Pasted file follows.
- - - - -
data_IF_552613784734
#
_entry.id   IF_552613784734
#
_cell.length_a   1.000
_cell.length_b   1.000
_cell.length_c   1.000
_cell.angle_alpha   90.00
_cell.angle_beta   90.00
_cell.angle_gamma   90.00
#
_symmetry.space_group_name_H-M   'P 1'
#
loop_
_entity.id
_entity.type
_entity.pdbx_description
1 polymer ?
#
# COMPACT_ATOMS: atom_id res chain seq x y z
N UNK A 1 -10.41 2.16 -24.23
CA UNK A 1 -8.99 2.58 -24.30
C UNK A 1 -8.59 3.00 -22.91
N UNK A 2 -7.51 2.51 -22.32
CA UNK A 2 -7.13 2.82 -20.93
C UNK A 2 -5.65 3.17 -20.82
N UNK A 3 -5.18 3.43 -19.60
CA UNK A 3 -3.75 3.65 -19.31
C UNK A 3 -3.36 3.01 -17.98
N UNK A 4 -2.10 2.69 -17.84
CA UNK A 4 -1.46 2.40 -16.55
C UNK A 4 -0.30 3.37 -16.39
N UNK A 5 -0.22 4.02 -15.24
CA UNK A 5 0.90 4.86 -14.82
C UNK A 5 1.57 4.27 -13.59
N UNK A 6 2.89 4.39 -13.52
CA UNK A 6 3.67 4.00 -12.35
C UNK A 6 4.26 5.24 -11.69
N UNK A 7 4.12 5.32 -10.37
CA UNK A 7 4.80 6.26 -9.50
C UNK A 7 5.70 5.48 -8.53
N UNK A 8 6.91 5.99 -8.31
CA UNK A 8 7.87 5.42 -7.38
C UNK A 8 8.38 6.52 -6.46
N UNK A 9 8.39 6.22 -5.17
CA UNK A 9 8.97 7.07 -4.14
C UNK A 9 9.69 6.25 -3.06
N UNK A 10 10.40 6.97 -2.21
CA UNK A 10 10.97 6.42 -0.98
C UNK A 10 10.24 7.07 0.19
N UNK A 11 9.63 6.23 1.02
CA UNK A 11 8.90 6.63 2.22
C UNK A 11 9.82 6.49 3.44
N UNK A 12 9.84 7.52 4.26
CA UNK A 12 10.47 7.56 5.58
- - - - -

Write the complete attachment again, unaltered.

data_IF_552613784734
#
_entry.id   IF_552613784734
#
_cell.length_a   1.000
_cell.length_b   1.000
_cell.length_c   1.000
_cell.angle_alpha   90.00
_cell.angle_beta   90.00
_cell.angle_gamma   90.00
#
_symmetry.space_group_name_H-M   'P 1'
#
loop_
_entity.id
_entity.type
_entity.pdbx_description
1 polymer ?
#
# COMPACT_ATOMS: atom_id res chain seq x y z
N UNK A 1 -10.41 2.16 -24.23
CA UNK A 1 -8.99 2.58 -24.30
C UNK A 1 -8.59 3.00 -22.91
N UNK A 2 -7.51 2.51 -22.32
CA UNK A 2 -7.13 2.82 -20.93
C UNK A 2 -5.65 3.17 -20.82
N UNK A 3 -5.18 3.43 -19.60
CA UNK A 3 -3.75 3.65 -19.31
C UNK A 3 -3.36 3.01 -17.98
N UNK A 4 -2.10 2.69 -17.84
CA UNK A 4 -1.46 2.40 -16.55
C UNK A 4 -0.30 3.37 -16.39
N UNK A 5 -0.22 4.02 -15.24
CA UNK A 5 0.90 4.86 -14.82
C UNK A 5 1.57 4.27 -13.59
N UNK A 6 2.89 4.39 -13.52
CA UNK A 6 3.67 4.00 -12.35
C UNK A 6 4.26 5.24 -11.69
N UNK A 7 4.12 5.32 -10.37
CA UNK A 7 4.80 6.26 -9.50
C UNK A 7 5.70 5.48 -8.53
N UNK A 8 6.91 5.99 -8.31
CA UNK A 8 7.87 5.42 -7.38
C UNK A 8 8.38 6.52 -6.46
N UNK A 9 8.39 6.22 -5.17
CA UNK A 9 8.97 7.07 -4.14
C UNK A 9 9.69 6.25 -3.06
N UNK A 10 10.40 6.97 -2.21
CA UNK A 10 10.97 6.42 -0.98
C UNK A 10 10.24 7.07 0.19
N UNK A 11 9.63 6.23 1.02
CA UNK A 11 8.90 6.63 2.22
C UNK A 11 9.82 6.49 3.44
N UNK A 12 9.84 7.52 4.26
CA UNK A 12 10.47 7.56 5.58